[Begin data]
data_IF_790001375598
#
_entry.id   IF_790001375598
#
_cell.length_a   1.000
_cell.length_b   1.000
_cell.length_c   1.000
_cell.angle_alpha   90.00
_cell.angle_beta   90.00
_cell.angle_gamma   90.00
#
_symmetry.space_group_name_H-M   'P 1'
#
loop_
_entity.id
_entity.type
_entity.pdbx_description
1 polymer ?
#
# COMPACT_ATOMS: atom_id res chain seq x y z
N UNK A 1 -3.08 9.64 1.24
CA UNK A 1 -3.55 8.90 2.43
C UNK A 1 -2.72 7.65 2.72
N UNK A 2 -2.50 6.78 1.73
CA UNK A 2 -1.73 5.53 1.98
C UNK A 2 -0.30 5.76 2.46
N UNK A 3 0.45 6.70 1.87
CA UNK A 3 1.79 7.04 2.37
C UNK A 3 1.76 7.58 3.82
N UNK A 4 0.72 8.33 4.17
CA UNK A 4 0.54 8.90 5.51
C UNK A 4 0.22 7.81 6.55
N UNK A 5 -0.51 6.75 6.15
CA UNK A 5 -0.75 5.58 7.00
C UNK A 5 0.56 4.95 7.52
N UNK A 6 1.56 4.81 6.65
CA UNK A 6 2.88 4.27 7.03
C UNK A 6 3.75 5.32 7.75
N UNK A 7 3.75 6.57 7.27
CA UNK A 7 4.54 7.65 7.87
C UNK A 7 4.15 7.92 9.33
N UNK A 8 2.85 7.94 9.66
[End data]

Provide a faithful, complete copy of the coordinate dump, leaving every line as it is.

data_IF_790001375598
#
_entry.id   IF_790001375598
#
_cell.length_a   1.000
_cell.length_b   1.000
_cell.length_c   1.000
_cell.angle_alpha   90.00
_cell.angle_beta   90.00
_cell.angle_gamma   90.00
#
_symmetry.space_group_name_H-M   'P 1'
#
loop_
_entity.id
_entity.type
_entity.pdbx_description
1 polymer ?
#
# COMPACT_ATOMS: atom_id res chain seq x y z
N UNK A 1 -3.08 9.64 1.24
CA UNK A 1 -3.55 8.90 2.43
C UNK A 1 -2.72 7.65 2.72
N UNK A 2 -2.50 6.78 1.73
CA UNK A 2 -1.73 5.53 1.98
C UNK A 2 -0.30 5.76 2.46
N UNK A 3 0.45 6.70 1.87
CA UNK A 3 1.79 7.04 2.37
C UNK A 3 1.76 7.58 3.82
N UNK A 4 0.72 8.33 4.17
CA UNK A 4 0.54 8.90 5.51
C UNK A 4 0.22 7.81 6.55
N UNK A 5 -0.51 6.75 6.15
CA UNK A 5 -0.75 5.58 7.00
C UNK A 5 0.56 4.95 7.52
N UNK A 6 1.56 4.81 6.65
CA UNK A 6 2.88 4.27 7.03
C UNK A 6 3.75 5.32 7.75
N UNK A 7 3.75 6.57 7.27
CA UNK A 7 4.54 7.65 7.87
C UNK A 7 4.15 7.92 9.33
N UNK A 8 2.85 7.94 9.66